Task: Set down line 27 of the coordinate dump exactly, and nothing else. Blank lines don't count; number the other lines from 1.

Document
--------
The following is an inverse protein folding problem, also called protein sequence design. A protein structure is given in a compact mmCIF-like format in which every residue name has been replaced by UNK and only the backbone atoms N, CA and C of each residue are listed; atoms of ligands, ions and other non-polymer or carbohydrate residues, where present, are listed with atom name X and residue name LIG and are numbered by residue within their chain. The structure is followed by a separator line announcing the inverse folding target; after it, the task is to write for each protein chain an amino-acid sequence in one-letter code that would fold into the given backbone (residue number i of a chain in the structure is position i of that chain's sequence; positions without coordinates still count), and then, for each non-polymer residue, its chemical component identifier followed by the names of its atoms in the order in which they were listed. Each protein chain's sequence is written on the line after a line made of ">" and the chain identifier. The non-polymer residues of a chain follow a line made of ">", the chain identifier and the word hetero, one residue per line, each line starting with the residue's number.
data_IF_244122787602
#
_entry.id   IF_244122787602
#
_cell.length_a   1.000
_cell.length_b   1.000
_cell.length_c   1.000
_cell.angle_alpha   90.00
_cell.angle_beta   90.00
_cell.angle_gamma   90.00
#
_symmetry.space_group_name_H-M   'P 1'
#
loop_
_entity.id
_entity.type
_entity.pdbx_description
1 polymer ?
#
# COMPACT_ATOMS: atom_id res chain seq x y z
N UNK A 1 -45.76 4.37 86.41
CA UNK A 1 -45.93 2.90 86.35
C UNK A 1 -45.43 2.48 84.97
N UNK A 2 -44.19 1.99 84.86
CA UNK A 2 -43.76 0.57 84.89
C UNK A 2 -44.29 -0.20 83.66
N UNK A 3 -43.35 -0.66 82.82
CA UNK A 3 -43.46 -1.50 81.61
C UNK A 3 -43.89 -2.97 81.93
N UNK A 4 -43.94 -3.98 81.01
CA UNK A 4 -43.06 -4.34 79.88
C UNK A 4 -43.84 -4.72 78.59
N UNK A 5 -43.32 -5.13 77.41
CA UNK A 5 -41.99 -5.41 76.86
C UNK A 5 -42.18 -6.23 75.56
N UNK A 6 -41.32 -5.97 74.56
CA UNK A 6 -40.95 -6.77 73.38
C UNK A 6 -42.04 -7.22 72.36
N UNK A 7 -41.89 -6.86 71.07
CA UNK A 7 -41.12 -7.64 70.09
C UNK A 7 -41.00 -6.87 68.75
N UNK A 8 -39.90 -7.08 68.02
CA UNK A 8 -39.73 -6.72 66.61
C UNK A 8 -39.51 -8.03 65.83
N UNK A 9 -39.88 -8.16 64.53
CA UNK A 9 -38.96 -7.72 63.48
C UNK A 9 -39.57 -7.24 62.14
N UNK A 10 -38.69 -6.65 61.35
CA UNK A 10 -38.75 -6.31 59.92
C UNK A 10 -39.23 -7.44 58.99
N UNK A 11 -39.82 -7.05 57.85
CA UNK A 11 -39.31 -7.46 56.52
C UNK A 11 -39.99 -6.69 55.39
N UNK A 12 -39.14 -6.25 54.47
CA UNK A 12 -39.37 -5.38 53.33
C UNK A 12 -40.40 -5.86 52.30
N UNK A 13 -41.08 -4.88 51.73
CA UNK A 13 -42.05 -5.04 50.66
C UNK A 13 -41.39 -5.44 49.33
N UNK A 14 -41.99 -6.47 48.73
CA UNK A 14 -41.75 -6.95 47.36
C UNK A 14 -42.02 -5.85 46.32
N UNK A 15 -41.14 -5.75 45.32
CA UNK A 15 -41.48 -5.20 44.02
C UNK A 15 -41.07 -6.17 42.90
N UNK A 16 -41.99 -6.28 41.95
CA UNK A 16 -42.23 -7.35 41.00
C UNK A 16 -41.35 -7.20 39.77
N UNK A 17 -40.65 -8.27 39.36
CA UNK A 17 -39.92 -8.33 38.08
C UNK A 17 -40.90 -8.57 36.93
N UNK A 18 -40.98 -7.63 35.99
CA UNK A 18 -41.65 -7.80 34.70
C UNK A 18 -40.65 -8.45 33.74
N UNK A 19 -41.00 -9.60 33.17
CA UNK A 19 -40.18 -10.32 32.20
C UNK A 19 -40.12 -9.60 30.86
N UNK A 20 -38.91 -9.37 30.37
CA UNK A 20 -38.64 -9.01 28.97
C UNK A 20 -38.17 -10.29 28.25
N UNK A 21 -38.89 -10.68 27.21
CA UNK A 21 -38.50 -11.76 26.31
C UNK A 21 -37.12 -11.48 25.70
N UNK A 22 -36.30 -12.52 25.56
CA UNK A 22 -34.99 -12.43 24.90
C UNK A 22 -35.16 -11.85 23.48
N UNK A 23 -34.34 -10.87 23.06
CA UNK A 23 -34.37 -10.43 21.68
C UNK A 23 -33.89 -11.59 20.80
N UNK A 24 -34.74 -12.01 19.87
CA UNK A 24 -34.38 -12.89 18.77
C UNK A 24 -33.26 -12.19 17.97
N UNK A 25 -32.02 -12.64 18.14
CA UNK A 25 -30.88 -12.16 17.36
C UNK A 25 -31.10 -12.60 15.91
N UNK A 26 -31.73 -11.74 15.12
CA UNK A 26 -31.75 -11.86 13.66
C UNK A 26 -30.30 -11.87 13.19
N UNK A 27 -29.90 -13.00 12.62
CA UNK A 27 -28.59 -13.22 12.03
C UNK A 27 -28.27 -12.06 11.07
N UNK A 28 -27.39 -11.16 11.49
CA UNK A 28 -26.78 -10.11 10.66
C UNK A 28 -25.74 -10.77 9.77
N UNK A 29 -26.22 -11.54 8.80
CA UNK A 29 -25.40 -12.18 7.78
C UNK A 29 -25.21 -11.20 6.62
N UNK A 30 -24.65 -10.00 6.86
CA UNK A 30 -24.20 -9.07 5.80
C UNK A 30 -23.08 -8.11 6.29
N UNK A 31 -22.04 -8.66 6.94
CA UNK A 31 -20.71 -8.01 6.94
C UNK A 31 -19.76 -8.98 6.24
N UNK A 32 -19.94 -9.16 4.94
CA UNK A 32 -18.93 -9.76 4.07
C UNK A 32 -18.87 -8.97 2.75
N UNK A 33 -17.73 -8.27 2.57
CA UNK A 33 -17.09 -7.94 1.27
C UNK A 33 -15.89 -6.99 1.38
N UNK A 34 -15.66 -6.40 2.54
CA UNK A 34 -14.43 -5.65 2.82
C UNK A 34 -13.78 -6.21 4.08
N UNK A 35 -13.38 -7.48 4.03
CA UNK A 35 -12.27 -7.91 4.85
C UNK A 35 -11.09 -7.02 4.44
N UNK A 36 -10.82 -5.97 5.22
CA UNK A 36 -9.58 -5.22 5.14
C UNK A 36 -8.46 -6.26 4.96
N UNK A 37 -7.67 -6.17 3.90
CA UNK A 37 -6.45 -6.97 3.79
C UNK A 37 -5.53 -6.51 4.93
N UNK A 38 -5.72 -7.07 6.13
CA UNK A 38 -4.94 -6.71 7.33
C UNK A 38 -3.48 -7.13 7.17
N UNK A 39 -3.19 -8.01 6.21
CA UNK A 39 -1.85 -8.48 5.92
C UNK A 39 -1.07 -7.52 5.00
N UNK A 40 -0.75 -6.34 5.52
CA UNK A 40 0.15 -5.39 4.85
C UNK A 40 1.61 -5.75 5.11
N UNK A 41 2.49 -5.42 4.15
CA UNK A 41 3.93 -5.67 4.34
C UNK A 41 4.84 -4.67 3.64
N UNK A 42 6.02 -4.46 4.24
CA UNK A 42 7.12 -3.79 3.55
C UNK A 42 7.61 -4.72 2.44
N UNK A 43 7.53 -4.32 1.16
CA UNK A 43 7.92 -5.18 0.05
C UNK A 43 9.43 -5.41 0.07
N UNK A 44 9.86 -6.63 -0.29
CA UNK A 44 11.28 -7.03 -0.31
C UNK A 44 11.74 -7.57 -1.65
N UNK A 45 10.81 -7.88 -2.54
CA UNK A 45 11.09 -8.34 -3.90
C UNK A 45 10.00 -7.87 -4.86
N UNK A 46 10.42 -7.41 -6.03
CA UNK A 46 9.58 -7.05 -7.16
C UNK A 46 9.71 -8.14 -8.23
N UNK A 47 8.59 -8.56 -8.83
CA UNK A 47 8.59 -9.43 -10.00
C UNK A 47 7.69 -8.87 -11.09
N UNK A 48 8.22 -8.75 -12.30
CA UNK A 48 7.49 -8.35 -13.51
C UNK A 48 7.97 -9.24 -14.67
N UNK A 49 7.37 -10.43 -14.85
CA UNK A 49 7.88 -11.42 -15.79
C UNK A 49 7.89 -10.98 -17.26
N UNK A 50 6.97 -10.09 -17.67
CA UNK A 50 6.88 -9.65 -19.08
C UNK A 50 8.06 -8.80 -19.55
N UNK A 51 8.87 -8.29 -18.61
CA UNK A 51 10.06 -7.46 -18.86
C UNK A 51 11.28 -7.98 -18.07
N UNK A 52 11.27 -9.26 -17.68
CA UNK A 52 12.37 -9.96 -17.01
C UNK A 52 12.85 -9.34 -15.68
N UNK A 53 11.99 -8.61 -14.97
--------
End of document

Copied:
C UNK A 2 -44.29 -0.20 83.66